In New York, claiming authorities had gotten in the habit of securing restraining orders in the tens or hundreds of millions of dollars, far exceeding any defendant’s assets, and using those orders to restrain every penny the defendants had, tainted or not. As a result, defendants were often compelled to make substantial concessions just to pay the bills and buy food. Further, some courts had imposed a requirement, not in the statute, that a defendant seeking to have restrained funds released to pay living expenses or legal fees had the burden of demonstrating that the funds sought to be released had no relationship to any alleged criminal activity. This placed added pressure on the defendants to accede to the claiming authority’s demands in exchange for an agreement to release funds.

What Changed With the 2019 Revisions to Article 13-A

The 2019 revisions sought to limit these abuses. First, it raised the claiming authority’s burden on a motion for pretrial restraint. The claiming authority must now demonstrate that any property sought to be restrained is traceable to the alleged criminal activity. Second, the statute was revised to delete the provision authorizing the claiming authority to commence an action seeking a money judgment. Now, money judgments are available only as an alternative remedy after trial, and only if the claiming authority secures a forfeiture judgment against specific property proven to be tainted.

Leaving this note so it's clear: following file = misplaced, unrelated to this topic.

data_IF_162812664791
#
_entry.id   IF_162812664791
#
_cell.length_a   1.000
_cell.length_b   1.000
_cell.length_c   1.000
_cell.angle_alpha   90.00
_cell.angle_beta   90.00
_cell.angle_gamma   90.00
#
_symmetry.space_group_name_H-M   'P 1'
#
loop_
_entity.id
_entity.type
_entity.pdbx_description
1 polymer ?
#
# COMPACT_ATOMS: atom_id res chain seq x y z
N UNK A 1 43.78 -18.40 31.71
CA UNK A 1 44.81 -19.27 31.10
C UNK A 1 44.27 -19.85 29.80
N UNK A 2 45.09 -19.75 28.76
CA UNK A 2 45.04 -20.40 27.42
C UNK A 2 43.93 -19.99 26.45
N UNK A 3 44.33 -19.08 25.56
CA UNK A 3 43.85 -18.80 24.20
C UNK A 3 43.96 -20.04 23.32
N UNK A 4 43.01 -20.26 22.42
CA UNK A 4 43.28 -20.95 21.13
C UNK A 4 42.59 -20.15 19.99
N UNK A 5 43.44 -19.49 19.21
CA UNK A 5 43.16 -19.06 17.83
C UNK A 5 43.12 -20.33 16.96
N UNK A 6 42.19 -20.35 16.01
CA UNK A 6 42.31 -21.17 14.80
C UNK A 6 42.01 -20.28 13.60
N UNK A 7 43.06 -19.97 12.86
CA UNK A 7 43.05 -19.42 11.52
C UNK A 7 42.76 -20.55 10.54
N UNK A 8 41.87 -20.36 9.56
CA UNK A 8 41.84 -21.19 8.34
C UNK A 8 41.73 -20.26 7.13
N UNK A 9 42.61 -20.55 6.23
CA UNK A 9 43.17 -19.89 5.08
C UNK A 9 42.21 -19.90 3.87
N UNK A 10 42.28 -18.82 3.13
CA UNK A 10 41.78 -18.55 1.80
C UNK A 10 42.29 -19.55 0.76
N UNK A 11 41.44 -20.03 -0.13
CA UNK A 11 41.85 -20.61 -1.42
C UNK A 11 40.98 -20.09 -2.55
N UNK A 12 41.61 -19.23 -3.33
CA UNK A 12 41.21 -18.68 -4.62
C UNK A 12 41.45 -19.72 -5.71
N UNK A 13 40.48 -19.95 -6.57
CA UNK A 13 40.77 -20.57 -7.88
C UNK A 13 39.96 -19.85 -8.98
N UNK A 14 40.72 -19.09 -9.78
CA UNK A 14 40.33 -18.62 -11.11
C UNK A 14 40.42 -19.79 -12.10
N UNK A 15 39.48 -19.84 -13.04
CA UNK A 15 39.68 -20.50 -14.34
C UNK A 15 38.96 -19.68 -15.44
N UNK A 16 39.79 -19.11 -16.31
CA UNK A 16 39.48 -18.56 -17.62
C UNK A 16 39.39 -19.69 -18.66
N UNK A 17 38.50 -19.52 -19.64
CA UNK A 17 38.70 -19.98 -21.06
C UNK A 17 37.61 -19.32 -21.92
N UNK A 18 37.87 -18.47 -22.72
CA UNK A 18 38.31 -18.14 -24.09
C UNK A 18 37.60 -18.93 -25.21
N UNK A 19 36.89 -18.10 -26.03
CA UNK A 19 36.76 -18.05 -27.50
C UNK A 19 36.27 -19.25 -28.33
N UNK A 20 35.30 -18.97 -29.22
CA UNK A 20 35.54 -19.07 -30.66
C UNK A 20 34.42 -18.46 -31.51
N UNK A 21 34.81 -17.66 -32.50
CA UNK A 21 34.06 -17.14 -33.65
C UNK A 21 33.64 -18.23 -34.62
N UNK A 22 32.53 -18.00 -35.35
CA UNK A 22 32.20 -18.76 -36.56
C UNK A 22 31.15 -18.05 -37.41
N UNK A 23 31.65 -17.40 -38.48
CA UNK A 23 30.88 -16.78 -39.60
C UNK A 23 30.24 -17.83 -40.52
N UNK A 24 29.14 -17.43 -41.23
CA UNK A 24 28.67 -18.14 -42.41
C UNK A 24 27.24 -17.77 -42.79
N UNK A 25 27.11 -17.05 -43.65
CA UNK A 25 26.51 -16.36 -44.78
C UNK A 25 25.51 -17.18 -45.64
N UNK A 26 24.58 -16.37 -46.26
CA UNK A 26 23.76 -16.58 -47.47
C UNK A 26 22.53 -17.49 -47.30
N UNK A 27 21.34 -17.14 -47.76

The 2019 revisions also deleted the “common scheme or plan” provision in Article 13-A that had been interpreted to permit the claiming authority to impose ‘joint and several liability’ on forfeiture defendants. This further limited abuse of pretrial restraints and brought New York in line with the Supreme Court’s ruling in Honeycutt.